Sleeping In Cars Is Bad for Your Legs

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Everyone with a history of deep vein thrombosis knows the plane drill. Flying is hard on people who are at risk of getting blood clots in their legs.

And we now have real-world proof that sleeping in cars is a bad idea, too. For all of us. 

In April 2017, after the Kumamoto earthquake, thousands of Japanese were afraid to return to their homes because a large number of aftershocks were still rumbling through the area. Shelters were crowded, so many people opted to sleep in their cars.

That was the beginning of KEEP—the Kumamoto Earthquake Thrombosis and Embolism Protection project.

The project came about because, after the Kumamoto earthquake, an unusually high number of people developed clots in their legs. For some, the clots broke loose and went to their lungs as venous thromboembolism (VTE).

The KEEP team found 51 patients who were admitted to hospitals for troublesome clots and asked them what they had done in the days beforehand. An astounding 42 patients (82%) in the group had spent a night in their car.

More surprising, and definitely more worrisome, 35 of these people developed a VTE.

What is most compelling about this is the clear link between inactivity and VTEs. Nine of the people in the study who showed up at Kumamoto area hospitals reported that they had not slept in their cars. Three of them (33%) developed VTEs.

But among the 42 people who did report they had slept in their cars, 35 of them (83%) developed VTEs.

This is not to say that sleeping in cars will definitely lead to clots in your legs or a VTE. But if you have a risk factor, you should be concerned. Ditto flying.

"This is a dramatic example of the risks inherent in spending prolonged periods immobilized in a cramped position," commented Stanley Nattel, MD, Editor-in-Chief of the Canadian Journal of Cardiology, which published the results.

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We'd all prefer to avoid earthquakes, floods, hurricanes and natural disasters, of course. But sometimes the only way to get where we want to go in a reasonable amount of time is to fly.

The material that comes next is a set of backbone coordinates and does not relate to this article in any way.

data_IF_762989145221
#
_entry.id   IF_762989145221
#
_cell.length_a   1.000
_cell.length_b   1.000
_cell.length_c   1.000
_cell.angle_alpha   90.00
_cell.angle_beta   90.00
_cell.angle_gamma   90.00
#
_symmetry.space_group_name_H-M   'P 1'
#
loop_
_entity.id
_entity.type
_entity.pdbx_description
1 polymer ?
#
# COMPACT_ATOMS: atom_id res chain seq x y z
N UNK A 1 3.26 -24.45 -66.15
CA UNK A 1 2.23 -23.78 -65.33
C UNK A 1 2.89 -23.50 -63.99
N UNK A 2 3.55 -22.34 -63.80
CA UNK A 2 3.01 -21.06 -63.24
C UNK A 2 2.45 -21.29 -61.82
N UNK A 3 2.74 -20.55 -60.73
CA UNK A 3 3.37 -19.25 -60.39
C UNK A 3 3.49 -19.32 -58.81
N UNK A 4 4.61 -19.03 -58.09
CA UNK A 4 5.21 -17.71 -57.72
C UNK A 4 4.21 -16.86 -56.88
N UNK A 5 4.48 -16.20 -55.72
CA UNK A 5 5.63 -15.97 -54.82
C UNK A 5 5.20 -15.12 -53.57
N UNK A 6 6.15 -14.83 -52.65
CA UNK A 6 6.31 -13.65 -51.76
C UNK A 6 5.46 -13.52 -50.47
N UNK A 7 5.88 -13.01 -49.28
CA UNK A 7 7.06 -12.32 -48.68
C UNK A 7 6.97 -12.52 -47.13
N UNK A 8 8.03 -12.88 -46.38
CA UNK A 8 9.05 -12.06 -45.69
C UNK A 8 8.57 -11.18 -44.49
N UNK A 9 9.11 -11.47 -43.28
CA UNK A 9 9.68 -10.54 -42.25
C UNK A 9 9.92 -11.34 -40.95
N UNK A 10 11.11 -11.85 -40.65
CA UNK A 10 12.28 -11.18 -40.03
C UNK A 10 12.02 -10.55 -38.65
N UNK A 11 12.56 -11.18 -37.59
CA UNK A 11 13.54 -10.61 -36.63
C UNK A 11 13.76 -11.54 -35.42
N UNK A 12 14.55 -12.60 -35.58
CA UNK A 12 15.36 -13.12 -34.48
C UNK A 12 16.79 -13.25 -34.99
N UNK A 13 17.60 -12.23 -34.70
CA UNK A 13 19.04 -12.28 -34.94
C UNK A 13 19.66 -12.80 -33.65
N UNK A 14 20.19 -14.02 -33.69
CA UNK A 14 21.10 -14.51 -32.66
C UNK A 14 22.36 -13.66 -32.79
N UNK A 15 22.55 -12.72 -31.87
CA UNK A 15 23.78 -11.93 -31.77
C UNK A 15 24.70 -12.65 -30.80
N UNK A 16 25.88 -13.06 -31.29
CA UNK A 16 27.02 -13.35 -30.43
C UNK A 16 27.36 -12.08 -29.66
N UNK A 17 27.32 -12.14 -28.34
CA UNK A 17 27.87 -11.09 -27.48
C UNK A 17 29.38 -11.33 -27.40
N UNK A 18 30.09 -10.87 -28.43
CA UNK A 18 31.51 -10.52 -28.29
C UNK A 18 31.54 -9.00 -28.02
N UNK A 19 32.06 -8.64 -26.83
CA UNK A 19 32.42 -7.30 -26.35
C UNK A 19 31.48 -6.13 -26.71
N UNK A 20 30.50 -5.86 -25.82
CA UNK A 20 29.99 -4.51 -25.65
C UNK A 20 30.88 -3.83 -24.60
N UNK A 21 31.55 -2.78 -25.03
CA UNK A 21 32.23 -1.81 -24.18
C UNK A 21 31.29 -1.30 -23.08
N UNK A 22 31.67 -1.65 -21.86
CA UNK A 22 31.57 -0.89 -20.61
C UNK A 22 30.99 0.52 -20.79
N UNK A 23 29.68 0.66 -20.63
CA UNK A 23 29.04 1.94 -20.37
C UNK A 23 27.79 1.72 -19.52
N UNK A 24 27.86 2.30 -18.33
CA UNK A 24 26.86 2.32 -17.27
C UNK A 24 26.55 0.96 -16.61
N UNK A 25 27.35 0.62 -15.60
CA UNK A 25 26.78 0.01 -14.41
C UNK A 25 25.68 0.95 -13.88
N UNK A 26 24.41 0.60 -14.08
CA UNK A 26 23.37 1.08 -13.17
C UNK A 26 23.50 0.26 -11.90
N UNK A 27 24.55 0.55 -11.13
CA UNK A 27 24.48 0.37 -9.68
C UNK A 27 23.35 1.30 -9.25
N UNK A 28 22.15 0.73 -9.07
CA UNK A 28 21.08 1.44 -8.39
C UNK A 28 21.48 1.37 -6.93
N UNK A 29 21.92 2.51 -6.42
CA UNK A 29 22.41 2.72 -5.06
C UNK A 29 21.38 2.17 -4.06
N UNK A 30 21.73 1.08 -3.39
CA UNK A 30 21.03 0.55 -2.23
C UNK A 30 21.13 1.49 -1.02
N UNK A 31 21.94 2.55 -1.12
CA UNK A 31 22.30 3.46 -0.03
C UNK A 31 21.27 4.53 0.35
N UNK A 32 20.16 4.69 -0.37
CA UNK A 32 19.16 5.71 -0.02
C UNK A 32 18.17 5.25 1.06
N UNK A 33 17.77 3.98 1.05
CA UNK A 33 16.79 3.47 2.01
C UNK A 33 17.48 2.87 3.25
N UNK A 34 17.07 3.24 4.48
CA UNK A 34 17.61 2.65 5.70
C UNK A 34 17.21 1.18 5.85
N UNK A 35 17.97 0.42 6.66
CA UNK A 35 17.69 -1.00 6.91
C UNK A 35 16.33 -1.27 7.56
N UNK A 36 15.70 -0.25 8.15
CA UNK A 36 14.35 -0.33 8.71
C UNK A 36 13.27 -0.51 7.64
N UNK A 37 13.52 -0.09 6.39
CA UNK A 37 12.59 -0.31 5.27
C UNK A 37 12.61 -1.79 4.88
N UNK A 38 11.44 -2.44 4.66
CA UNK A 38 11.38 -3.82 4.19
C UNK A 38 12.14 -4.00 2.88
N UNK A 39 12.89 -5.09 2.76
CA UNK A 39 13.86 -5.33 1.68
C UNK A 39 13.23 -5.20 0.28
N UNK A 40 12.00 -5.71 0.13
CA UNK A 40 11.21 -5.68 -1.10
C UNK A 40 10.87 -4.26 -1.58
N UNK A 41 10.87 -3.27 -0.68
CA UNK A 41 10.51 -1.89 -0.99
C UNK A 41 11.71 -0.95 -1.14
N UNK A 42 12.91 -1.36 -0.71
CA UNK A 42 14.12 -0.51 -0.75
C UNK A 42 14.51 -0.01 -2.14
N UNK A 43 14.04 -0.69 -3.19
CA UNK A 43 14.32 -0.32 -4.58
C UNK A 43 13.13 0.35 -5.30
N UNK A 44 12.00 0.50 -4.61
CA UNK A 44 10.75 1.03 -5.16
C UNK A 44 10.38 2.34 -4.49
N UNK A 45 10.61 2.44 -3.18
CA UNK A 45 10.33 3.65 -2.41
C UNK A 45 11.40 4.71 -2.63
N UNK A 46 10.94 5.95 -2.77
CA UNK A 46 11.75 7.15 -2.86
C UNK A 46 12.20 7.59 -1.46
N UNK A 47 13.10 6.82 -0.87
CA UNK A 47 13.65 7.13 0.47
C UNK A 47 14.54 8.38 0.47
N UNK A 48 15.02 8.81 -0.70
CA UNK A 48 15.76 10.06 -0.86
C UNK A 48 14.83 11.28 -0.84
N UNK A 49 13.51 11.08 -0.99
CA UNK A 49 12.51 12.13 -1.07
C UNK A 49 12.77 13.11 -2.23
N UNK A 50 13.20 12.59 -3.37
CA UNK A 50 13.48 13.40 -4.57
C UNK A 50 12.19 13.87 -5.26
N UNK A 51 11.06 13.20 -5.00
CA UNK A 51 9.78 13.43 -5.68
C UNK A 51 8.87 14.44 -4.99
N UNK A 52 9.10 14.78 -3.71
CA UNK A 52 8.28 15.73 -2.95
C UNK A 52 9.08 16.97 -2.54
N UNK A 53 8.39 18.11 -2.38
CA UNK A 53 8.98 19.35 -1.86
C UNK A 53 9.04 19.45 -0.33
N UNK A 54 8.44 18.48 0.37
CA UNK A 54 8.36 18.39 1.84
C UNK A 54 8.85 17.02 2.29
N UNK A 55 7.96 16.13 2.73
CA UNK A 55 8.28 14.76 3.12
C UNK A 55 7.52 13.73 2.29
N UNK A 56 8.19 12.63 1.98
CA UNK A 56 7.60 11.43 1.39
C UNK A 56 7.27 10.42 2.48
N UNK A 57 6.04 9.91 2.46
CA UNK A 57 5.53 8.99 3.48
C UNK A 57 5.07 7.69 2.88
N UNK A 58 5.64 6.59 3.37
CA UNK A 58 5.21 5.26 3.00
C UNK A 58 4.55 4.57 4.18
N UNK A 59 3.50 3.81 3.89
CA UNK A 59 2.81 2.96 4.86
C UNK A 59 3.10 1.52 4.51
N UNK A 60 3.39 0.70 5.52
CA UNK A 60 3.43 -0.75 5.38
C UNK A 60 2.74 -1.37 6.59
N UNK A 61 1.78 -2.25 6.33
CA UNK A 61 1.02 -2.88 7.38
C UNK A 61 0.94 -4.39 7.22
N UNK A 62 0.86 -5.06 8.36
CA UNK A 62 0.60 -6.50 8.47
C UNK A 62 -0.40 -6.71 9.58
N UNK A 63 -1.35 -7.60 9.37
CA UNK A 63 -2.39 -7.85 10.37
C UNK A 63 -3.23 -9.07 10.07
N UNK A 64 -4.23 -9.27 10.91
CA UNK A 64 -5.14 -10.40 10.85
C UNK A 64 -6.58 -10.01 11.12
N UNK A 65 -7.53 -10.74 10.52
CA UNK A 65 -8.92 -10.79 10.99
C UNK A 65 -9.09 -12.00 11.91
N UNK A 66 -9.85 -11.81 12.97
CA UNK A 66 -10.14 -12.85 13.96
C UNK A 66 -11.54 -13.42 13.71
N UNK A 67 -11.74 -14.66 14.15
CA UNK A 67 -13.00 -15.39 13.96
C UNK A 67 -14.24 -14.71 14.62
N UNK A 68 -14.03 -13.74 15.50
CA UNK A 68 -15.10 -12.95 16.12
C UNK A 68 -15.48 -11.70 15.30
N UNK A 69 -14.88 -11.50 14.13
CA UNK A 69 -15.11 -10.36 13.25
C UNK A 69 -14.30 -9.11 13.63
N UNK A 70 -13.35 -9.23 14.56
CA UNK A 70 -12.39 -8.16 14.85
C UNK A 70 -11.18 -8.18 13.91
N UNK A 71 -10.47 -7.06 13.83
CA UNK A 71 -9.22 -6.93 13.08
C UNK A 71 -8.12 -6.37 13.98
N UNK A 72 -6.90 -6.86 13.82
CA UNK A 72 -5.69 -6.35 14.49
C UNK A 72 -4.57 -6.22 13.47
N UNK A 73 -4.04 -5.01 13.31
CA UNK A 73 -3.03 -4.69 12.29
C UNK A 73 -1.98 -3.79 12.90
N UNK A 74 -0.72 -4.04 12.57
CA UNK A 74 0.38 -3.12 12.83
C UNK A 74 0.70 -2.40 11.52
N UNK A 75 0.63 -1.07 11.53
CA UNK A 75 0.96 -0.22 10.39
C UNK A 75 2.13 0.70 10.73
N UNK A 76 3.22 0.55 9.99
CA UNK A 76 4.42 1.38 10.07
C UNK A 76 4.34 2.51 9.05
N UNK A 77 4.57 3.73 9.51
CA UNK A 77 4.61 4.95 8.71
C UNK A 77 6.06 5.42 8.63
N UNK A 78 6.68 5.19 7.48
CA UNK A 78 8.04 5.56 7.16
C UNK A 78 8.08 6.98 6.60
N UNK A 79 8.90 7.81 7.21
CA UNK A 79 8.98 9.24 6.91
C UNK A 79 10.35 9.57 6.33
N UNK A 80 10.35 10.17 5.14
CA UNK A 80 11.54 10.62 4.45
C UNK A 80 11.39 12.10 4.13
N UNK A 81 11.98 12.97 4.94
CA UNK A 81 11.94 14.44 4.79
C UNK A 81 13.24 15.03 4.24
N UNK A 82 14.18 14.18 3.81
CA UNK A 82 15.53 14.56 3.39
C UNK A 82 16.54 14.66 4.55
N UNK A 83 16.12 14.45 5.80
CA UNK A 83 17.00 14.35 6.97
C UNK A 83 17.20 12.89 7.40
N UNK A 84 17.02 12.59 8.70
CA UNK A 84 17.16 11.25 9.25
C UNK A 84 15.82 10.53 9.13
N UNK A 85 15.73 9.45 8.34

We looked at recommendations from the Centers for Disease Control in the US and the National Health Service in Britain. It turns out that a lot of us should be aware of the risk of blood clots when we are forced to stay fairly inactive and cooped up in a small space.

Here's what doctors say:

You might be at risk even if you've never had a clot before. You are at higher risk if you smoke, have cancer, have had recent surgery in the pelvic area or legs, have varicose veins, are obese, or have any history of heart disease.

For women, being pregnant, using hormone replacement therapy, and using estrogen-containing birth control also increase your risk.

To lower your risk of a clot, this is what the doctors advise:

Dress comfortably in loose clothing (there will be an additional reason for this). Avoid alcohol or sleeping pills (yeah, we know), and drink plenty of water.

Also, consider compression stockings if your legs tend to swell or feel extra tired after inactivity and travel. NHS recommends a 14-17 mmHg pressure at the ankle. That's a low to moderate amount of compression. NHS also notes that these stockings need to be measured and fitted correctly or you could increase your risk of a deep vein thrombosis.

Your second line of defense is on the plane. Or in the car, if you really must sleep there.

When possible, stand for a while once per hour, walk around a bit if you can. On a plane, an aisle seat is best if you can snag one. But no matter what, do some leg exercises. The simplest one is ankle circles. Also, stretch your legs and flex your ankles (pull them toward you).

The reason for comfy clothes, and pants, in particular, is that you might want to do this one more exercise sometimes recommended by the airlines. Grab one knee with both hands and pull it up toward your chest. Hold for a count of 15. Repeat 10 times. Then do the other leg.

That's not something we recommend in a dress or a kilt. Bon voyage!


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